Meet Collagen!

You have more collagen in your body than any other protein. You can find it almost everywhere, but a lot of it lives in your bones, skin, and cartilage.

Although collagen is made by your cells, it works outside of the cells. Collagen is a structural protein, and it is the primary protein that forms the extracellular matrix, or ECM. (The ECM is like a scaffold that organizes all of your cells and gives your tissues extra structure.) So, collagen’s main job is to maintain the shape of your tissues, and by extension, your whole body!

Extracellular matrix proteins are shown forming a network. Cells are held within that network.
The extracellular matrix provides scaffolding for cells.

Collagen is made of three strands, each over 1400 amino acids (protein building blocks) long. Though there are 20+ amino acid options for building proteins, most of collagen’s amino acids are only one of three types: glycine, proline, and hydroxyproline.

Collagen is larger than the average protein, (but is not even close to the biggest one).

Each of collagen’s strands forms a helical shape. One of its key amino acids, glycine, appears in every third position (1-2-Glycine-1-2-Glycine-1-2-Glycine, etc.). This pattern is such that all of the glycine’s point in the same direction in the helix. Glycines love to hang out with other glycines, so this pattern also allows all three helices to be glued together, with all of the glycines in the middle.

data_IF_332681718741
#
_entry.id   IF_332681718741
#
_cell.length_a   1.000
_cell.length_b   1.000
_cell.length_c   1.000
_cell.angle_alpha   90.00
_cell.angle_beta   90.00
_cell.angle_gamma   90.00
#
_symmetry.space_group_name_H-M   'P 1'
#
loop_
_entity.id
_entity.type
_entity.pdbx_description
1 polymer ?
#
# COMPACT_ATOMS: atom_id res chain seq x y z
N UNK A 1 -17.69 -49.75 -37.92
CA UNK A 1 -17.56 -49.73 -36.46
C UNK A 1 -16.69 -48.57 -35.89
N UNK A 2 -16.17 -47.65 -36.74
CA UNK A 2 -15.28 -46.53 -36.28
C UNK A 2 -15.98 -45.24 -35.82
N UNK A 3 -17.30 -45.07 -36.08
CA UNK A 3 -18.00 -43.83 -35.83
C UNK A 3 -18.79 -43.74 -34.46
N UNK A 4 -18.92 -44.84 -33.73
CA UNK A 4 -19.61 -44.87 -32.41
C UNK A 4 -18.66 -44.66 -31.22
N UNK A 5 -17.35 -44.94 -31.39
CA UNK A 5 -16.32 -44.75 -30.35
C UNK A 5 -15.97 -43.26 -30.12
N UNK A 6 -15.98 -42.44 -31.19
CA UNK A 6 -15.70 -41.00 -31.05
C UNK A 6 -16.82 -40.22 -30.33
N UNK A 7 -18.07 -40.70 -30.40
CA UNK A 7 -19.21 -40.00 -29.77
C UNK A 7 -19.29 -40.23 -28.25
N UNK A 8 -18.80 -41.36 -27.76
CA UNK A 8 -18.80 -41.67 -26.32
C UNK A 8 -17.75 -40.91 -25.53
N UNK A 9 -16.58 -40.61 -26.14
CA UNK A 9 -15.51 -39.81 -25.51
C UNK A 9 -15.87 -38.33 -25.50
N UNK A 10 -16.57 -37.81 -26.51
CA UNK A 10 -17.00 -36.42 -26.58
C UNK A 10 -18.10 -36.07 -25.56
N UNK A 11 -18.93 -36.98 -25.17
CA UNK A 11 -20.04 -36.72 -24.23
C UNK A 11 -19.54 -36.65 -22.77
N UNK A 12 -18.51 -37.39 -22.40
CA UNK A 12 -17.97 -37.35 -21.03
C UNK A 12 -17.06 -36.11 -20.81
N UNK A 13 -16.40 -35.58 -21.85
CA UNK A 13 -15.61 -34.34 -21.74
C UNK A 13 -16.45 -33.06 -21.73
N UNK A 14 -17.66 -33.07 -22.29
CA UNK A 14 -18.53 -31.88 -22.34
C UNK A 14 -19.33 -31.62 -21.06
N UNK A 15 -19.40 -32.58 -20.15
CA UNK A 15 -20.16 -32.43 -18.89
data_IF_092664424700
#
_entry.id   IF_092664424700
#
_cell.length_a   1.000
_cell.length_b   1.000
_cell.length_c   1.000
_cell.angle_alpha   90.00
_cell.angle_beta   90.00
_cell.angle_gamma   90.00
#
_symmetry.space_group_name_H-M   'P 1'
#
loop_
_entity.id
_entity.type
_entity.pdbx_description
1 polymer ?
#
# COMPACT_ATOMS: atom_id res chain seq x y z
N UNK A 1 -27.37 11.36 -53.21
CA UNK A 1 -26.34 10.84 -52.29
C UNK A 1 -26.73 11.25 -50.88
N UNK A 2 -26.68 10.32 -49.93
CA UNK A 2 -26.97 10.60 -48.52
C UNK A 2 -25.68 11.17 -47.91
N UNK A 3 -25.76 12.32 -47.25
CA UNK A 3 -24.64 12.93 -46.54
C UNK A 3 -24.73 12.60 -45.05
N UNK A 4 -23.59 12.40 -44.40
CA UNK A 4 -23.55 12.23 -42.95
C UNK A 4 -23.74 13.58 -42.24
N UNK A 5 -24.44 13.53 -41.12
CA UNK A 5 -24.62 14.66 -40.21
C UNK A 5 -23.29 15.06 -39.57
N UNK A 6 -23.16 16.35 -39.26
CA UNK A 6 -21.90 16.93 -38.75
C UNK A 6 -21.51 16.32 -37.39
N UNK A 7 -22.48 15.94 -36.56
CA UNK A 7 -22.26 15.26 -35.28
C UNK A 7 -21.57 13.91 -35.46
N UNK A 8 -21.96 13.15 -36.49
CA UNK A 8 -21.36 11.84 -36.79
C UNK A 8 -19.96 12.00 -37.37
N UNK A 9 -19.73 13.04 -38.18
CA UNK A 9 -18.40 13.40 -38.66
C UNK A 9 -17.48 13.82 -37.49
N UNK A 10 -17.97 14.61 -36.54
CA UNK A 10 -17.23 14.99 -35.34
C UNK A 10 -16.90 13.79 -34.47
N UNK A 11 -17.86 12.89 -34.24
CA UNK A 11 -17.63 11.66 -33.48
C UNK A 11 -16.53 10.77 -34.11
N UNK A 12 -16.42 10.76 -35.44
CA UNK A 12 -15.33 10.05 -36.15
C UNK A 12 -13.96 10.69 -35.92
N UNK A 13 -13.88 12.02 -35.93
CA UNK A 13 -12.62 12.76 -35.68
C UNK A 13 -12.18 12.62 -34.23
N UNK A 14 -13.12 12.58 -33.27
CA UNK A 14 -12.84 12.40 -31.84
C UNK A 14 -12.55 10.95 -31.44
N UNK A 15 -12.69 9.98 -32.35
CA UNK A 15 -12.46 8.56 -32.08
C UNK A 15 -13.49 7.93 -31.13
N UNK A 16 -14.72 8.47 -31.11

Three-dimensional structure model of collagen viewed from two perspectives. Left panel: viewed from the side. Collagen is made of three identical semi-helical strands, and glycine shows up at every third position in the sequence.
Right panel: viewed from the top. Glycines point towards the middle of collagen and keep the strands together.

Proline and hydroxyproline make up most of the rest of collagen strands. They are special because they allow collagen’s helix to twist especially sharply (most protein helices do not include these amino acids). Hydroxyproline is a special kind of amino acid because it cannot be encoded by a DNA sequence. Hydroxyprolines in collagen all start out as prolines, and are modified later.

Proline is converted to hydroxyproline by adding "OH."
Proline can be converted into hydroxyproline.

Transforming proline into hydroxyproline requires vitamin C. Deficiency in vitamin C can prevent collagen from doing its job, which results in scurvy. It should be no surprise that lacking structure in your tissues is a major problem for your body’s health!

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